Sitemap | Policies | Feedback    
 About the Journal
Editorial Board
Journal Subscription
Instructions for Authors
E-mail Alerts
Forthcoming Events
Advertise with Us
Contact Us
Article Options
Printer Friendly Version
Search Pubmed for
Search Google Scholar for
Article Statistics
Bookmark and Share
Case Report
Metabolic liver disease with hepatocellular carcinoma in a four year old child
Keywords :
Eswar Moparty, Shravan Kumar Porika, Umadevi Malladi, Ramanna Macherla, Lakshmana Chandra Pamajula, Ramakanth Sannidi, Swathi Goudagunta
Department of Gastroenterology, Gandhi Medical College & Hospital, Secunderabad, Telangana, India.

Corresponding Author
Eswar Moparty


Tyrosinemia type 1(Tyr-1) is an autosomal recessive disease of the tyrosine pathway in which the enzyme Fumarylacetoacetate Hydrolase (FAH) is deficient.1 This can lead to accumulation of mutagenic metabolites leading to the development of cirrhosis of liver and Hepatocellular Carcinoma (HCC). 

Case Report

A 4 year old male child, product of consanguineous marriage, presented with failure to thrive, distension of abdomen, and generalized weakness and was diagnosed as Tyr-1 at 1½ years. Patient’s siblings were investigated and found to be normal. Patient was prescribed dietary therapy and Nitisinone, but was noncompliant due to financial reasons. He presented with worsening of above symptoms since the past 3 months along with upper abdominal pain, loss of appetite and significant loss of weight. On examination patient was malnourished with a BMI of 12, with rachitic features (Figure 1A), protuberant abdomen with hepatosplenomegaly, renomegaly, and motor weakness. In view of his recent gross loss of appetite and weight, and abdominal pain, he was investigated for progression to HCC. Serum investigations revealed increased tyrosine levels of 445 micromoles/L, alkaline phosphatase of 1184 U/L, AFP levels of 30285 ng/ml, and decreased serum phosphate levels of 3.7 mg/dL. The urine metabolic screen was positive for aminoaciduria, and the urine organic acid profile showed a 70 fold elevated SA levels.  Abdominal ultrasonography detected hepatomegaly with cirrhosis, multiple liver nodules within right lobe of liver suggestive of HCC, splenomegaly and bilateral renomegaly. Triphasic CECT (Figures 2A, 2B) revealed a hypo to iso-intense lesion measuring 36x28 mm in Right lobe of liver (segment 6) with contrast enhancement on arterial phase and washout on venous phase suggestive of HCC, and multiple iso-intense lesions in both lobes of liver with minimal enhancement on arterial phase, but enhancement noted in venous phase suggestive of metastases FNAC of liver lesions (Figure 1B) round to oval abundant eosinophilic cytoplasm with vesicular nuclei, intranuclear inclusions, pleomorphism, prominent nucleoli and bile plugs were found, confirming HCC. The patient’s performance status was 3, hence he was in BCLC Stage “D” HCC for which LT is not indicated. Hence, only symptomatic treatment was given.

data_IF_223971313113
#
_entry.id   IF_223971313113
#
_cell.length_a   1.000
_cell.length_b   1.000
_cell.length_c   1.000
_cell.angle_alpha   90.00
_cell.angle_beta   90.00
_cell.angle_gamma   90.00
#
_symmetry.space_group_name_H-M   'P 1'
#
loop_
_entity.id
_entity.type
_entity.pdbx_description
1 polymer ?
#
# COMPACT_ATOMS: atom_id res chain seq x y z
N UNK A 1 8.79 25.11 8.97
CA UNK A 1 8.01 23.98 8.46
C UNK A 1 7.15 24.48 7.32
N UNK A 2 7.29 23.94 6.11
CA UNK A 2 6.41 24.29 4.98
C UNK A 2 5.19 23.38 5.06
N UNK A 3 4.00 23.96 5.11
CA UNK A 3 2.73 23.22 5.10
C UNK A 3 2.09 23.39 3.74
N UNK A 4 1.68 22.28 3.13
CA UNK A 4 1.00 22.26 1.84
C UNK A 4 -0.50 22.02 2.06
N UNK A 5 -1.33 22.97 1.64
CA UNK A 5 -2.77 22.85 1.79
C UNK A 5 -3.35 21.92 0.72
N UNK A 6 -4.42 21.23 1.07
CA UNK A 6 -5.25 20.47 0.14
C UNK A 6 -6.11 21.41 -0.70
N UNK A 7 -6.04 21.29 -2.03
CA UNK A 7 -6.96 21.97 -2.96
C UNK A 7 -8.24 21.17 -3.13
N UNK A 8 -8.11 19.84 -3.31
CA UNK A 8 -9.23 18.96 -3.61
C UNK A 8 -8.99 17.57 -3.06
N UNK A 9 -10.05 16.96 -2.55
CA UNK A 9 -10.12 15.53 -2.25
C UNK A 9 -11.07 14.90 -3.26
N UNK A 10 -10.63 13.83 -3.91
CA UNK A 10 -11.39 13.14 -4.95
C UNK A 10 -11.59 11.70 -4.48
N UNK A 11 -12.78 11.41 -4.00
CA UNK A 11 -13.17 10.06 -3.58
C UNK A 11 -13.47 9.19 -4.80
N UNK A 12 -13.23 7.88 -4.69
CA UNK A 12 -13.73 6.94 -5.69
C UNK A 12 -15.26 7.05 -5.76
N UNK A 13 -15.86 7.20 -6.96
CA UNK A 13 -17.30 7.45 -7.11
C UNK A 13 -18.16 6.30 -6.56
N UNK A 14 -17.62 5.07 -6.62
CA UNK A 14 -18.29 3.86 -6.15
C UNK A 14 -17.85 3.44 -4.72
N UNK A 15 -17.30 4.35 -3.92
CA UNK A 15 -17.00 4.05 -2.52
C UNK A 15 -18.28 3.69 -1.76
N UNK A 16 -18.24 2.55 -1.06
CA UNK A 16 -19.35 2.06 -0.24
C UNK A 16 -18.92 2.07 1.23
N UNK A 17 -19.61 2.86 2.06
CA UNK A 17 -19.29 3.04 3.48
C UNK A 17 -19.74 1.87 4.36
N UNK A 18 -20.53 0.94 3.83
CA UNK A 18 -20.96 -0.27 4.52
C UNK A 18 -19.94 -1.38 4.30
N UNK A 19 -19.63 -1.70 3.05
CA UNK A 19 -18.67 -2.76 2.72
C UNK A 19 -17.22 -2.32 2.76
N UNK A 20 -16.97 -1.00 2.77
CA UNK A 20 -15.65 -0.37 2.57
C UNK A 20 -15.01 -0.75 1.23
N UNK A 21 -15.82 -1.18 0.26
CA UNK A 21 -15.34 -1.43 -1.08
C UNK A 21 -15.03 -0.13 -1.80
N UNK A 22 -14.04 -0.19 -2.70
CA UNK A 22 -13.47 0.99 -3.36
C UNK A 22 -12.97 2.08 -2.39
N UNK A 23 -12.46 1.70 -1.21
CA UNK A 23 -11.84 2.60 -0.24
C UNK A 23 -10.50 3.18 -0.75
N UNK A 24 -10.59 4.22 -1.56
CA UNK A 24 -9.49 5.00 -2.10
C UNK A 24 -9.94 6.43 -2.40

Tyr-1 typically manifests in early infancy as an acute hepatic crisis with hepatomegaly and bleeding diathesis, which may resolve spontaneously, or persist with failure to thrive.1 Tyr-1 can also present post-infancy as a chronic form which manifests as Fanconi syndrome, rickets, cardiomyopathy, hepatic manifestations such as acute hepatitis, acute liver failure and cirrhosis.2 Tyr-1 can lead to HCC, as the pathophysiology involves accumulation of Fumarylacetoacetate (FAA), Maleylacetoacetate (MAA), and Succinylacetone (SA), which being alkylating agents lead to oxidative stress, nucleic acid alkylation, and inhibition of DNA ligase activity - thus leading to DNA and RNA damage and mutagenesis.3 In Tyr-1, HCC can present with a locally advanced stage or with metastatic disease, with dismal 5-year survival rates ranging from 0% to 9%.4 Our patient’s presentation was the post infancy chronic type of Tyr-1 with Rickets, Fanconi syndrome, raised AFP and progressive liver disease. Nitisinoneis effective inpreventing the formation of toxic compounds FAA, SA, and SAA and is helpful in controlling liver failure in 90% of patients and in preventing progression to HCC.5 Nitisinone has no role once HCC development occurs.5

  1. Shah I. Tyrosinemia: a report of three cases from India. Indian J Gastroenterol. 2013;32(2):123-126.
  2. Castilloux J, Laberge A, Martin S, Lallier M, Marchand V. “Silent” Tyrosinemia Presenting as Hepatocellular Carcinoma in a 10-year-old Girl. J Pediatr Gastroenterol Nutr. 2007;44(3):375-377.
  3. Prieto-Alamo M, Laval F. Deficient DNA-ligase activity in the metabolic disease tyrosinemia type I. Proc Natl Acad Sci U S A. 1998;95(21):12614-12618.
  4. Katzenstein H. Hepatocellular Carcinoma in Children and Adolescents: Results From the Pediatric Oncology Group and the Children’s Cancer Group Intergroup Study. J Clin Oncol. 2002;20(12):2789-2797.
  5. McKiernan P. Nitisinone in the Treatment of Hereditary Tyrosinaemia Type 1. Drugs. 2006;66(6):743-750.